Breakfast of Champions

Austrian Pancakes with Rhubarb

By • June 26, 2014 • 6 Comments

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Each Thursday, Emily Vikre (a.k.a fiveandspice) will be sharing a new way to love breakfast -- because breakfast isn't just the most important meal of the day. It's also the most awesome.

Today: You no longer need to perfectly flip your pancakes. Just tear them to shreds instead.

Rhubarb Pancakes on Food52

I grew up eating Norwegian pancakes, not American pancakes -- these are large and thin, a bit like eggy crêpes. For many years, I tore all of mine to bits in the process of trying to flip them in the pan. I devised this absurd three-spatula system to get enough control to flip a pancake, but it would still usually fall to pieces. Time and practice eventually worked their magic, and I can now flip a Norwegian pancake without any brouhaha. But my pulse still speeds up, just a bit, with each flip.

More: Looking for a pancake you don't need to flip? Try this oven version from David Eyre.

Imagine my surprise and joy and cries of Hey, that’s not fair! when I discovered Kaiserschmarrn, an Austrian pancake that you are actually supposed to shred to bits. Kaiserschmarrn are sweet, fluffy pancakes, traditionally stuffed with rum-soaked raisins. Not only is it okay to break one as you flip it, but you can then go to town on it with a fork and purposefully pull it into bite-sized chunks. It looks like a mess, but it tastes delicious, and you can smother the mess with powdered sugar, or compote, or whipped cream -- or, if you really know what you’re doing, all of the above -- so who cares what it looks like?

More: Whip your cream ahead of time, thanks to this tip from Alice Medrich.

Rhubarb Pancakes on Food52

There are a number of stories about the origins of Kaiserschmarrn, but I secretly think it must have been a cook for the Kaiser (emperor) who screwed up flipping a batch of pancakes and decided to cover his behind by saying that’s what it was supposed to be like. I applaud him. And having tried Kaiserschmarrn, I agree: Bite-sized pieces are highly satisfying.            

Our rhubarb plants are currently threatening to take over the entire backyard (and I just might let them), which has driven me to put rhubarb in everything. This includes Kaiserschmarrn, where swathing caramelized pieces of rhubarb in the batter leads to tart, warm pockets of jam that dot the sturdy pancake. It’s a delightful warm-weather alternative to the traditional rum raisins.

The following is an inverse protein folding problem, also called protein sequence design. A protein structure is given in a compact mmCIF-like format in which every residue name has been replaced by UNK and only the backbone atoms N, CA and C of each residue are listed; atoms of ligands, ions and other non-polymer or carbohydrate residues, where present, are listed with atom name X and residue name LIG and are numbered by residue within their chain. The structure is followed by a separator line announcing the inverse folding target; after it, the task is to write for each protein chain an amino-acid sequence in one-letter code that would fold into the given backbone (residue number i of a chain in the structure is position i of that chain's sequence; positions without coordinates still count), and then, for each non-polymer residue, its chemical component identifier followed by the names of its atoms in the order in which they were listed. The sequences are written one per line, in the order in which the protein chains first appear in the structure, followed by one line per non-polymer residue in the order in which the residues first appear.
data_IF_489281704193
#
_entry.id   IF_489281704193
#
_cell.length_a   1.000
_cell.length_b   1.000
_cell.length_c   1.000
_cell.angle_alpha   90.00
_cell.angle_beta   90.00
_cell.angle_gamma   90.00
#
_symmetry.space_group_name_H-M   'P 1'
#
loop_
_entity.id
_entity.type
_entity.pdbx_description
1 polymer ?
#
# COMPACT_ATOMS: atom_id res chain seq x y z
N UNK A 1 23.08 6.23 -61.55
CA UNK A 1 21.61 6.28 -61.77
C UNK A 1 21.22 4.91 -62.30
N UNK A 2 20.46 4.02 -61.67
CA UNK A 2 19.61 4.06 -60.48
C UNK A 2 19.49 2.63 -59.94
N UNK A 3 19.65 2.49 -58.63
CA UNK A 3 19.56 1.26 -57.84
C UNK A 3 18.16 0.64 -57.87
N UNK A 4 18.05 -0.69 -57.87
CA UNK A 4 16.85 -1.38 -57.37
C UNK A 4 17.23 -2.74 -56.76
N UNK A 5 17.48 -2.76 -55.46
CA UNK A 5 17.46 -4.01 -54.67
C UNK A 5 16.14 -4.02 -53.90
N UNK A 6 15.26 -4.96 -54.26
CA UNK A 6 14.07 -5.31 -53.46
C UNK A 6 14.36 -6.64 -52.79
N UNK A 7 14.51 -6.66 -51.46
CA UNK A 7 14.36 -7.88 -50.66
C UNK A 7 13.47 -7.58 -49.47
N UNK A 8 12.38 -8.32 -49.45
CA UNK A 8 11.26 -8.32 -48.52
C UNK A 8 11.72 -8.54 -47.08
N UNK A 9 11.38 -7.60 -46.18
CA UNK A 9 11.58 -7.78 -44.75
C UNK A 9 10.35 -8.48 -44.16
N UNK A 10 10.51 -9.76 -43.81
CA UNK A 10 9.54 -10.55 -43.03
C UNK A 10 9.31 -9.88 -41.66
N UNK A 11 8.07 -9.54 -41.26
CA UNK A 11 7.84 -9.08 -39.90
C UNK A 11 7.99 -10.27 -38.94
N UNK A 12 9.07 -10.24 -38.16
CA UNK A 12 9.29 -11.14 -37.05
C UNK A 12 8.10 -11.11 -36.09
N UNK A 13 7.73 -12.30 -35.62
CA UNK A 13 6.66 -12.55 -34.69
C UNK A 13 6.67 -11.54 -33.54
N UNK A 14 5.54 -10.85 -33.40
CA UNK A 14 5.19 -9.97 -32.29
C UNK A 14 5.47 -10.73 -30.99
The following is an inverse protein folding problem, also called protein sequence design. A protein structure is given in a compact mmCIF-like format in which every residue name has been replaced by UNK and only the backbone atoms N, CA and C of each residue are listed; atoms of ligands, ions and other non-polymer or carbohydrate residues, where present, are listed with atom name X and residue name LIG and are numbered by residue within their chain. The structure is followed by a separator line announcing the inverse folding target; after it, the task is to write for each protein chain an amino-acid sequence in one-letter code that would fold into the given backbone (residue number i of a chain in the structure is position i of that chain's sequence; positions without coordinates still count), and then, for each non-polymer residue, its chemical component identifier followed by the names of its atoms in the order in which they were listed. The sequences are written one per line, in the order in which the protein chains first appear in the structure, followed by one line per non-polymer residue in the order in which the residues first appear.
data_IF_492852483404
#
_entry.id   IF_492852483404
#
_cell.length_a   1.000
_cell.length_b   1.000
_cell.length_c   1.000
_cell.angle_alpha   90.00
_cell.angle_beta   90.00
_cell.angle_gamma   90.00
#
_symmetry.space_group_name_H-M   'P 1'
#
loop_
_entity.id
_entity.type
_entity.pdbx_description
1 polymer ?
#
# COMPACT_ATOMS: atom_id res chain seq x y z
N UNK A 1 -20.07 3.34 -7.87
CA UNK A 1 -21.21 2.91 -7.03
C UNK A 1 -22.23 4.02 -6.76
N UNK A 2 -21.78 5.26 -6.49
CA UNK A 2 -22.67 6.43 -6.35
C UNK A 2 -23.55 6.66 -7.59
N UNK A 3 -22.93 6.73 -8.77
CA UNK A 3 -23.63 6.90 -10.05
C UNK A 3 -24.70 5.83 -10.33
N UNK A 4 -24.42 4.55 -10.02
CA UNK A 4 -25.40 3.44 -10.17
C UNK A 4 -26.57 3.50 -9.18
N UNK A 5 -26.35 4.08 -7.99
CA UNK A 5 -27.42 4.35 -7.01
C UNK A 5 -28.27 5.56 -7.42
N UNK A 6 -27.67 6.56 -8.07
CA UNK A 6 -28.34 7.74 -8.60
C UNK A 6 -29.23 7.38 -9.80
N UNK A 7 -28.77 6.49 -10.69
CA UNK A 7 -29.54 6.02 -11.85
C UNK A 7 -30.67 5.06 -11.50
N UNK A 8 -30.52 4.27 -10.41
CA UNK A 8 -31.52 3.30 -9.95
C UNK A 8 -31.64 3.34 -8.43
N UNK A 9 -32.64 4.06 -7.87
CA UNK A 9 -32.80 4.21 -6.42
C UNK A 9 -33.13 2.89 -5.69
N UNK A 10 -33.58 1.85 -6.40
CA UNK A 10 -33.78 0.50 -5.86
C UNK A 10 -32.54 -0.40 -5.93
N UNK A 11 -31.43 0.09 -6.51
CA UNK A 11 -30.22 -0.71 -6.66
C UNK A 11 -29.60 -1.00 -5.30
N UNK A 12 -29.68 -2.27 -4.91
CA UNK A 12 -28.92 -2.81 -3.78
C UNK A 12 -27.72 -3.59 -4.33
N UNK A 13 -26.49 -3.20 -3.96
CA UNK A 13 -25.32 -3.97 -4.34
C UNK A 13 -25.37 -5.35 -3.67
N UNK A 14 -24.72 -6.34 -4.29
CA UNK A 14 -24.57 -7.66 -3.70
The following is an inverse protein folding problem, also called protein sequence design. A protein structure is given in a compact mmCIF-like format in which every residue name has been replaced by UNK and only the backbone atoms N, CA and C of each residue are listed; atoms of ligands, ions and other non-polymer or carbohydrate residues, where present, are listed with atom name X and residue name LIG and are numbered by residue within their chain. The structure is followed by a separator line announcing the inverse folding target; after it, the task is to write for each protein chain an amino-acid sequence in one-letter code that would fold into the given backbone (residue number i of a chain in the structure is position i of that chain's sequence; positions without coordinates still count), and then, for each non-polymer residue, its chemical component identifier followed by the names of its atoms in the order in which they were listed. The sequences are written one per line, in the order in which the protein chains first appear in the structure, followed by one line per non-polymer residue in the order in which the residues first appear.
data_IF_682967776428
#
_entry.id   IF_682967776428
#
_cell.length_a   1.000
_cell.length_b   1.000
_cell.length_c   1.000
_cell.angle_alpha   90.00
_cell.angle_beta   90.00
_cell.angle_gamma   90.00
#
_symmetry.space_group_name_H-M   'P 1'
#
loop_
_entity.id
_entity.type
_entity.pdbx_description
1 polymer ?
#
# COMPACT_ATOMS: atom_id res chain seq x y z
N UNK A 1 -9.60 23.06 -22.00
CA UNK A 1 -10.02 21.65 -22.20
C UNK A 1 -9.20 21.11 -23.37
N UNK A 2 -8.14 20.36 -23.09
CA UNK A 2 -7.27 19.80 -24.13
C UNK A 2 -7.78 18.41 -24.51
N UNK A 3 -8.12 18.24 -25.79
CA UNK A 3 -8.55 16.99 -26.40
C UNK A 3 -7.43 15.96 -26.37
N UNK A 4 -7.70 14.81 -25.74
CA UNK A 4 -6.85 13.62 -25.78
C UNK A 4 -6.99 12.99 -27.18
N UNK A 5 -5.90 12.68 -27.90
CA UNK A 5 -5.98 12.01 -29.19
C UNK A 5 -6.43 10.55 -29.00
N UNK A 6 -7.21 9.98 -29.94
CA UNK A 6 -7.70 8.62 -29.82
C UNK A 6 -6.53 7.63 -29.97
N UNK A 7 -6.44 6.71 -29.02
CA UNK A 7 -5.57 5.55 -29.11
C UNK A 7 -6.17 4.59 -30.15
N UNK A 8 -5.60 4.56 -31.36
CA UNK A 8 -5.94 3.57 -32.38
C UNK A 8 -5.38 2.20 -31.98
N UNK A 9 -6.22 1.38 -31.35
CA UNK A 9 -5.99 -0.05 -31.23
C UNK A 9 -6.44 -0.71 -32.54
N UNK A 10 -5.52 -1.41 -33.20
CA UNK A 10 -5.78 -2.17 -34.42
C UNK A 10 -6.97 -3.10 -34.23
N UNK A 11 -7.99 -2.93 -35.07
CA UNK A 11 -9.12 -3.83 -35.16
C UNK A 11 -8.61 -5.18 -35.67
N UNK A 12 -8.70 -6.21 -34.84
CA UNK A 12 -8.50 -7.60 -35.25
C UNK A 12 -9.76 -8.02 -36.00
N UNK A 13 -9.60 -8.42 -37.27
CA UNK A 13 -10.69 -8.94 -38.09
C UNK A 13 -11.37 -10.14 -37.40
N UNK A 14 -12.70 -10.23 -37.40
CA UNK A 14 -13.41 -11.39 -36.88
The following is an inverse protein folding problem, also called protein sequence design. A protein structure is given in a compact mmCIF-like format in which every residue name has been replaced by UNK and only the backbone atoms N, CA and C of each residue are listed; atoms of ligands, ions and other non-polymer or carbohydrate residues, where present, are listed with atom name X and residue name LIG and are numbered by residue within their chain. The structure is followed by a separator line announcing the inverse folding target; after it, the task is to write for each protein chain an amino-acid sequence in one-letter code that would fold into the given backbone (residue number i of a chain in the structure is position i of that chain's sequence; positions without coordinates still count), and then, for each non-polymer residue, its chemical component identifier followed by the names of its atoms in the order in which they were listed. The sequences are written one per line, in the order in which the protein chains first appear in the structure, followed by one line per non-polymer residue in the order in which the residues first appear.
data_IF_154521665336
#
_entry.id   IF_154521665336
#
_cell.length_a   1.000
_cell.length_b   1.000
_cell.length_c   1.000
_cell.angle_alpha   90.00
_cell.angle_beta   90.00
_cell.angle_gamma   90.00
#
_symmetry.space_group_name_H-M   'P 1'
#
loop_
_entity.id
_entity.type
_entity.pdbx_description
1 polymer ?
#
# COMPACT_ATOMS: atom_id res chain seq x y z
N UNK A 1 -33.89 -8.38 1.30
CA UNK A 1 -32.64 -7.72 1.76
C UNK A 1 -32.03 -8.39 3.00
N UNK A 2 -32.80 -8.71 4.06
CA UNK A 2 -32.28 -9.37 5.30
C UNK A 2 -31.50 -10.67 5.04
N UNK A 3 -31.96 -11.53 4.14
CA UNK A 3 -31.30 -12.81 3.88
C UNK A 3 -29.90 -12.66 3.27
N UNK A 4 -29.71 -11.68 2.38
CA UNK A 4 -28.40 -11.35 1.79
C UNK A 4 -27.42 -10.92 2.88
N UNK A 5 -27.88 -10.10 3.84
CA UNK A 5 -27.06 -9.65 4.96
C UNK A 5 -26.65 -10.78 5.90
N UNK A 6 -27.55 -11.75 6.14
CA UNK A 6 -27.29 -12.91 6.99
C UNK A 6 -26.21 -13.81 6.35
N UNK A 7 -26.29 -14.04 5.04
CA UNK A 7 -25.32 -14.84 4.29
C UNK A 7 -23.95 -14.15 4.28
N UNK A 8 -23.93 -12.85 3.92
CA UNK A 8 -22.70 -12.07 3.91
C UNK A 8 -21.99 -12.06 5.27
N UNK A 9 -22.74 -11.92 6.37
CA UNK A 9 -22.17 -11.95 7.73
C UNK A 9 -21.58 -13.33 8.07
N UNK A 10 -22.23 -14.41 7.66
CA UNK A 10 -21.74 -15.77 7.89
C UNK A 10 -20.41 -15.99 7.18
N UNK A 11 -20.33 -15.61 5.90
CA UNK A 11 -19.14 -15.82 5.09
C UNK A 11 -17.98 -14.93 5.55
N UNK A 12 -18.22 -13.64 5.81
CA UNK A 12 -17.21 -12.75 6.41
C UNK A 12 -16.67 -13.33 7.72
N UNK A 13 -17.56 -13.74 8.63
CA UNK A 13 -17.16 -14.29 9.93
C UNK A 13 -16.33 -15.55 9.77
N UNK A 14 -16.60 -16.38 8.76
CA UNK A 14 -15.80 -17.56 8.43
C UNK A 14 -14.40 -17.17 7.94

Rhubarb Kaiserschmarrn (Austrian Pancakes)

Serves 2 to 4

3 tablespoons butter
2 cups rhubarb, washed, trimmed, and cut into 3/4-inch slices
1/4 cup plus 3 tablespoons sugar, divided
4 eggs, yolks and whites separated
1 cup whole milk (I actually used half-and-half, hehe)
1 teaspoon vanilla extract
1/2 teaspoon salt
1/2 teaspoon lemon zest
1/2 cup all-purpose flour
Powdered sugar or whipped cream (optional)

See the full recipe (and save and print it) here.

Photos by Emily Vikre

Jump to Comments (6)

Tags: breakfast, fiveandspice, rhubarb, pancakes, crepes, austrian, brunch

Comments (6)

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Flower-bee

4 months ago Droplet

I like how well the textures match. Sometimes I don't quite know what to make of rhubarb compote and it is in a good company here. Some sliced almonds would be a nice addition.

Sausage2

4 months ago fiveandspice

Emily is a trusted source on Scandinavian Cuisine.

That is a great suggestion. Sliced almonds would be lovely.

Kg_in_evanston_cropped

4 months ago Fairmount_market

Oh, I love Kaiserschmarrn, but I've never thought to make them! What a nice idea to add rhubarb.

Sausage2

4 months ago fiveandspice

Emily is a trusted source on Scandinavian Cuisine.

Thanks! I loved it with the rhubarb.

6316848929_fba0cd3703_o

4 months ago the totally not-foolish pucko

This is not unlike something mom used to make that she call (using your spelling) schmarrna. We always used to dump raspberry jelly (homemade) on it. Mom grew up a farm girl in Slovenia, and I figure that was something the Austro-Hungarian must have left behind.

Sausage2

4 months ago fiveandspice

Emily is a trusted source on Scandinavian Cuisine.

Probably!